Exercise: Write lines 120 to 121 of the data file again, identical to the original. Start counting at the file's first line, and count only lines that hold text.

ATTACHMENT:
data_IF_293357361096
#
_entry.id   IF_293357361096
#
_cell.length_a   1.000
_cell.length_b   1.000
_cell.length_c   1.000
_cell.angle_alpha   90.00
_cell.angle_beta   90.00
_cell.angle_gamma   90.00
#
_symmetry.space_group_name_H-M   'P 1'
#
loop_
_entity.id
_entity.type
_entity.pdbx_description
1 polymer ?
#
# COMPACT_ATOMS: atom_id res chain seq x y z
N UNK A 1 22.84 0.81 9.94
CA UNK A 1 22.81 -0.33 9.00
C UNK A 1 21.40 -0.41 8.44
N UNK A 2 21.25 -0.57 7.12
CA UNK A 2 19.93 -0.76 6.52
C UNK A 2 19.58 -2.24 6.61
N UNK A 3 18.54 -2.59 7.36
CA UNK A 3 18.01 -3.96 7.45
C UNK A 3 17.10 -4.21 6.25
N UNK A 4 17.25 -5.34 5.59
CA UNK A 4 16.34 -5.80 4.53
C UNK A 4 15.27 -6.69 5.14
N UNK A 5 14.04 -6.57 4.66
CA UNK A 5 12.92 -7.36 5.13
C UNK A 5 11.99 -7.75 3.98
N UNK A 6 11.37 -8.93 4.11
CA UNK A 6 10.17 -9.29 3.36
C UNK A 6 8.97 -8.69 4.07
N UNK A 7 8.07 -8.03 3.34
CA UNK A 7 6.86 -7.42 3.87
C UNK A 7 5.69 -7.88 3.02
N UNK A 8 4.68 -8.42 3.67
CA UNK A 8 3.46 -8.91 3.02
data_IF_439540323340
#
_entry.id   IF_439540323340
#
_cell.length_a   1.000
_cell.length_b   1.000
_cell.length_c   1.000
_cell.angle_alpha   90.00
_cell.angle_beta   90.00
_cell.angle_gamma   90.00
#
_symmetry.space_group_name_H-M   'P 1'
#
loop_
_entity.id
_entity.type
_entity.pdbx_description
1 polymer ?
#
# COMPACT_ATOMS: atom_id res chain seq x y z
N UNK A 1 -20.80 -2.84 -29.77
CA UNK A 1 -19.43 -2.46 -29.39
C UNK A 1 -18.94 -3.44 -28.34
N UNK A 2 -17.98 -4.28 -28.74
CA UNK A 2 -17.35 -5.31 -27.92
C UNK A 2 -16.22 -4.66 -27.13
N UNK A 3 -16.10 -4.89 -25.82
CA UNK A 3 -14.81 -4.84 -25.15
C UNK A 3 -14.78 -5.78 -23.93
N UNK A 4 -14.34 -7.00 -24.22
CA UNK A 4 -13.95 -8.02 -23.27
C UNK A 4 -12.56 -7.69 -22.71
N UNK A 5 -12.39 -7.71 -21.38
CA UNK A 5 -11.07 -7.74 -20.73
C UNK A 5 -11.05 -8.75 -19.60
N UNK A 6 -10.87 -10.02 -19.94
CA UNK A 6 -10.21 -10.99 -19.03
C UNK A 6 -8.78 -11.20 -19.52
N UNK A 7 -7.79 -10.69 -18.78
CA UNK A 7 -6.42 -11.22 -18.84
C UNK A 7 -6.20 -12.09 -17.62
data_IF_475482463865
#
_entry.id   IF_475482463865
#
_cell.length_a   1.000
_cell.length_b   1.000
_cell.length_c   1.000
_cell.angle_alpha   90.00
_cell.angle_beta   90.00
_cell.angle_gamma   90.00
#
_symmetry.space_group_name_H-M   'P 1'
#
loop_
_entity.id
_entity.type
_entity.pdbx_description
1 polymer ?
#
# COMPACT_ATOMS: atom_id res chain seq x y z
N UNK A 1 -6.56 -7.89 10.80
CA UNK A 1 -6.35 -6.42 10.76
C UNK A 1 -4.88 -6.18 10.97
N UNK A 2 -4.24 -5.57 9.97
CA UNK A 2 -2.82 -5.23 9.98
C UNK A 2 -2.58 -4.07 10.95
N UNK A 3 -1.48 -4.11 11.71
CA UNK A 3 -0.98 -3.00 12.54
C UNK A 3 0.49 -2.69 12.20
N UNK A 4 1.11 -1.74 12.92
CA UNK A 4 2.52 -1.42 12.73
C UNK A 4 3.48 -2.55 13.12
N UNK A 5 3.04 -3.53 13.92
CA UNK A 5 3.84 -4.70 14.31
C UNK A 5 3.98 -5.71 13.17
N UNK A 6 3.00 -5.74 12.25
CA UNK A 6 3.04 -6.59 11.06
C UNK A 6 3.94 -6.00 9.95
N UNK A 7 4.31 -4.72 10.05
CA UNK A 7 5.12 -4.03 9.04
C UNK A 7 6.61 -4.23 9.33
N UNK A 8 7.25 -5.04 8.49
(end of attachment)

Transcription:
N UNK A 6 3.00 -5.74 12.25
CA UNK A 6 3.04 -6.59 11.06